Saturday, November 22, 2014

Powerful Quake Hits Japan, Iranian Nuclear Negotiations On Verge Of Collapse







A strong earthquake struck central Japan on Saturday night, causing at least one building to collapse and injuring several people, according to Japanese media reports. No tsunami warning was issued.

The magnitude-6.8 earthquake hit parts of Nagano city and surrounding areas the hardest, the Japan Meteorological Agency said. The U.S. Geological Survey measured the quake's magnitude at 6.2.

The earthquake struck at 10:08 p.m. Japan time (1308 GMT) at a depth of 10 kilometers (6 miles), but since it occurred inland, there was no possibility of a tsunami. An apparent aftershock with a magnitude of 4.3 followed about 30 minutes later.

Japan's Kyodo news agency, citing fire officials, said several people reported injuries, and at least one building collapsed. It wasn't clear whether the injured were at the building.
National broadcaster NHK reported that a landslide blocked a road after the quake struck. NHK also said 200 homes were without power, and that Shinkansen bullet train service in the area was temporarily suspended.








A strong earthquake struck central Japan on Saturday night, but there were no immediate reports of injuries or damage, and no tsunami warning was issued.
The magnitude-6.8 earthquake hit parts of Nagano city and surrounding areas the hardest, the Japan Meteorological Agency said. The U.S. Geological Survey measured the quake’s magnitude at 6.2.
The earthquake struck at 10:08 p.m. Japan time (1308 GMT) at a depth of 10 kilometers (6 miles). An apparent aftershock with a magnitude of 4.3 followed about 30 minutes later.
Japanese broadcaster NHK reported that a landslide blocked a road after the quake struck. NHK also said 200 homes were without power, and that Shinkansen bullet train service in the area had been suspended.






With the November 24 extended deadline for the end of nuclear negotiations with Iran looming, talks in Vienna have apparently hit a rocky patch.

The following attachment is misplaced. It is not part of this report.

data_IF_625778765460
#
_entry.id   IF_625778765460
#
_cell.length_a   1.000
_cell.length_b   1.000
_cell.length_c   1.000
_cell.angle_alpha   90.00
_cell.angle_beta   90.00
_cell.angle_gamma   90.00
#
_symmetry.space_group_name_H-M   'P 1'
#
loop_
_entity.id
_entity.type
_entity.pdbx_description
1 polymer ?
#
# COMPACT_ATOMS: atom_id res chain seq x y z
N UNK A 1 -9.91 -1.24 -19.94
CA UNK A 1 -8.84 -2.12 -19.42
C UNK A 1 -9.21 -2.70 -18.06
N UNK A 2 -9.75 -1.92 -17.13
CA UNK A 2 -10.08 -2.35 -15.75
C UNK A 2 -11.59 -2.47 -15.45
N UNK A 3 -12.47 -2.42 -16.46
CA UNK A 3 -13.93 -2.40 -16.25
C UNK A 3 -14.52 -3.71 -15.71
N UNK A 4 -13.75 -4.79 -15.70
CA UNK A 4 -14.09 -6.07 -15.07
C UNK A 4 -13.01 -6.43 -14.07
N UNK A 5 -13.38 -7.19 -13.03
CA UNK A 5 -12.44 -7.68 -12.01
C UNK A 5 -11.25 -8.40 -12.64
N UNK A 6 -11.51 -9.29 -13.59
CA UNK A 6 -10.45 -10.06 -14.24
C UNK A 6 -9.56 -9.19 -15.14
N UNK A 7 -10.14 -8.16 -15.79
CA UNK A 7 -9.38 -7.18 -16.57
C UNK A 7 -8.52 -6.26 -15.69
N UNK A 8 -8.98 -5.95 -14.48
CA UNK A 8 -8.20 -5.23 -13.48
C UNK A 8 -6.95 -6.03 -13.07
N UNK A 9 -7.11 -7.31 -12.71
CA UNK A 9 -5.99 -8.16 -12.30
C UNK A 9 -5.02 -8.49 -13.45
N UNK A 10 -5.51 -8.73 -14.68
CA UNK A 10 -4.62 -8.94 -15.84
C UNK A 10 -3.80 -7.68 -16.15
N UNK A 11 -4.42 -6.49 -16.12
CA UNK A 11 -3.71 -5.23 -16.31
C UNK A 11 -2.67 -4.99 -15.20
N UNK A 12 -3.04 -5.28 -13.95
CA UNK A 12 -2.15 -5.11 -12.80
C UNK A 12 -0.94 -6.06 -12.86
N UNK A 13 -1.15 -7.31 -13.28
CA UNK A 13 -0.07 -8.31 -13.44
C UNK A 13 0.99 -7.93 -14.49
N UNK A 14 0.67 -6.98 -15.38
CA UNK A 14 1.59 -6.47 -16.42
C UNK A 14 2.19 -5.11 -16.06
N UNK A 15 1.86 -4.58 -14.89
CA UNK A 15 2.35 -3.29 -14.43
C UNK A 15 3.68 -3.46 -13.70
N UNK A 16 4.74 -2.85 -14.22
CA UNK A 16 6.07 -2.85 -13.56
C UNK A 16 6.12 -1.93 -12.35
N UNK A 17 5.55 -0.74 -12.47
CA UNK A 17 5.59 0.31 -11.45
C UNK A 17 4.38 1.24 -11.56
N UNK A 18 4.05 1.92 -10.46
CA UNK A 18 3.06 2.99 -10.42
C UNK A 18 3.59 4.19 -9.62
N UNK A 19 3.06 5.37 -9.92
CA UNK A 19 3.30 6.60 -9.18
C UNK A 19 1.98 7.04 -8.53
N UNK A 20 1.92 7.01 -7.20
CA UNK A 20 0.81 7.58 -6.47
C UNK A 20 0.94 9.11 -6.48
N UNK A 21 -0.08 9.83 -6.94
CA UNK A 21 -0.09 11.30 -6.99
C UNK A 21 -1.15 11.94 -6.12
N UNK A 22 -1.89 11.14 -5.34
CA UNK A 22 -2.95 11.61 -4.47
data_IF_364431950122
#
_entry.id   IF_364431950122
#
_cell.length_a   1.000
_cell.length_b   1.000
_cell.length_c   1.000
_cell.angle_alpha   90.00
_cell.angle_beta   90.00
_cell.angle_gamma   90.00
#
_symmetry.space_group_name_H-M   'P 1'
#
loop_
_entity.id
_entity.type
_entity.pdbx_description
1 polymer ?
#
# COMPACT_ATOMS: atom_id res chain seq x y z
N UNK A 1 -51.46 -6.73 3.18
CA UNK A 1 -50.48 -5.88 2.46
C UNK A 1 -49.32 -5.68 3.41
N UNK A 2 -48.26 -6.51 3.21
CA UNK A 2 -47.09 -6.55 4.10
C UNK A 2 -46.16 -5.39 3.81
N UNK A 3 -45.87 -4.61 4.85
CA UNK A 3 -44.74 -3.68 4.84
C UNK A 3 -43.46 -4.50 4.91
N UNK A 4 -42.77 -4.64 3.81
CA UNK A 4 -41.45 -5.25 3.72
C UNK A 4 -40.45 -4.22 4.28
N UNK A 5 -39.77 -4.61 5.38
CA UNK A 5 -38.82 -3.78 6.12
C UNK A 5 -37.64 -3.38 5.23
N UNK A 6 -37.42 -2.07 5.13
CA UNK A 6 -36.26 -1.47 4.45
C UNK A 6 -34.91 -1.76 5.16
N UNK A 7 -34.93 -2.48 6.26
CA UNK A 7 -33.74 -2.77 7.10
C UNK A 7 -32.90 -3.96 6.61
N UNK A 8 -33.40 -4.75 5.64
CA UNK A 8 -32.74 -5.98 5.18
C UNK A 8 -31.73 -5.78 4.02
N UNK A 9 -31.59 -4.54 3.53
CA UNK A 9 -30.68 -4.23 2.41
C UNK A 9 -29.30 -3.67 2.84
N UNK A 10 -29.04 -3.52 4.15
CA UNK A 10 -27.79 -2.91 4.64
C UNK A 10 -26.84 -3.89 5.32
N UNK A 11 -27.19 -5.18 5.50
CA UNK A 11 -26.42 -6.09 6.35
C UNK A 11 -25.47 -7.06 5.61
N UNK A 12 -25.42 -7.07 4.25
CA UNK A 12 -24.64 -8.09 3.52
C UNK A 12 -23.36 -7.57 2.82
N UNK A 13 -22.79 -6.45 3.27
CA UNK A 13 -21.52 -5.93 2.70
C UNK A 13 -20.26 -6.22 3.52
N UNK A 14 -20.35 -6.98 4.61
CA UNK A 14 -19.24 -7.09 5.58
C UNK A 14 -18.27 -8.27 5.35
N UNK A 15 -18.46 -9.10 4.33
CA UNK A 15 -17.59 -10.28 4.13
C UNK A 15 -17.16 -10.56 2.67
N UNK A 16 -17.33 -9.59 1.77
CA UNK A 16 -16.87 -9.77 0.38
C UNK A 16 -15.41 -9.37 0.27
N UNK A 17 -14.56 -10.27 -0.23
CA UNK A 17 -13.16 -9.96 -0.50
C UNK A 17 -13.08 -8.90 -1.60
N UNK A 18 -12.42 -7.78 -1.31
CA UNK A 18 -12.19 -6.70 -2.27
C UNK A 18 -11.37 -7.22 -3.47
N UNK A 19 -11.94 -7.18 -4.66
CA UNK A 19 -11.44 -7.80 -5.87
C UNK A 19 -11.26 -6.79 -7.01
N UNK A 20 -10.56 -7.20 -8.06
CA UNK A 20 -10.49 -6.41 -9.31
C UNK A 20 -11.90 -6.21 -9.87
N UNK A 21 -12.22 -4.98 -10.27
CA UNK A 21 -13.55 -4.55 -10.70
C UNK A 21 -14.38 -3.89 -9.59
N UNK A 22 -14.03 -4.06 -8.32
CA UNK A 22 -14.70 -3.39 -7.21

On Friday, Iranian Foreign Minister Mohammad Javad Zarif revealed that he would be leaving Vienna to return to Iran for consultations ahead of the looming deadline. Secretary of State John Kerry, too, announced that he was leaving the Austrian capital to travel to Paris where he would confer with his “European counterparts.”
A State Department statement revealed that Kerry’s “future travel schedule is still being finalized, and we have not yet determined when he will return to Vienna.”
French Foreign Minister Laurent Fabius and British Foreign Secretary Philip Hammond are not far behind their Iranian and American counterparts. Both will reportedly leave the city on Friday, with just hours left before the nuclear talks are due to conclude.
Radio Free Europe/Radio Liberty reported on Friday that the sticking points which might have led to the collapse of talks have to do with Iranian uranium enrichment capabilities:


In months of negotiations since an interim deal was reached a year ago, Iran’s refusal to substantially cut the output of centrifuges that can enrich uranium levels high enough to be used for nuclear weapons has been a major sticking point.
Iran denies Western accusations that its nuclear program is secretly aimed at developing a nuclear weapons capability.
But an International Atomic Energy Agency (IAEA) report on November 7 said Iran was failing to address the accusations.
As part of its probe, the IAEA has for years sought access to Parchin — a sprawling military establishment southeast of Tehran.

Republicans in Congress have fretted that the White House is behaving as though a deal with Iran has not only been reached but ratified. The National Review reported:


On Tuesday, Republican senators sent the president a letter expressing alarm about the “weak and dangerous deal” they believe the administration is negotiating and said that the administration is disregarding “clear expressions from the Senate emphasizing the need for a multi-decade agreement” that would require Iran to stop enriching uranium and fully dismantle its nuclear infrastructure.





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3 comments:

Kem Blank said...

Just a note on the snow situation for anyone who is interested. After five days and seven feet of snow, the large state plows have made about 16-18 passes down our short, two lane road and it is now in good shape. We are very grateful to be able to get out if necessary. The snow load on the roof is still a concern but the roof is holding up so far. I think there may be an angel in our attic holding it up.

Scott said...

Take care and stay warm...Is that roof relatively flat? Or does it matter? (exposing my ignorance here_ - is this something everyone worries about? So sorry you have to worry about that...We had so many trees fall down in last year's ice storm, I can recall that fear that a tree was going to fall on the house and thats an awful feeling - it must be the same. Are you expecting any more?

Kem Blank said...

Our roof is not flat but not a strong pitch either. Mostly the roofs that have collapsed, over 30 of them, have been flat but some homes with pitched roofs have collapsed also. One 40 ft. spruce is snapped in half and most of the trees and shrubs have lost branches. We have a warm day today but windy and they are saying we may lose power. Also more snow is expected starting tomorrow night.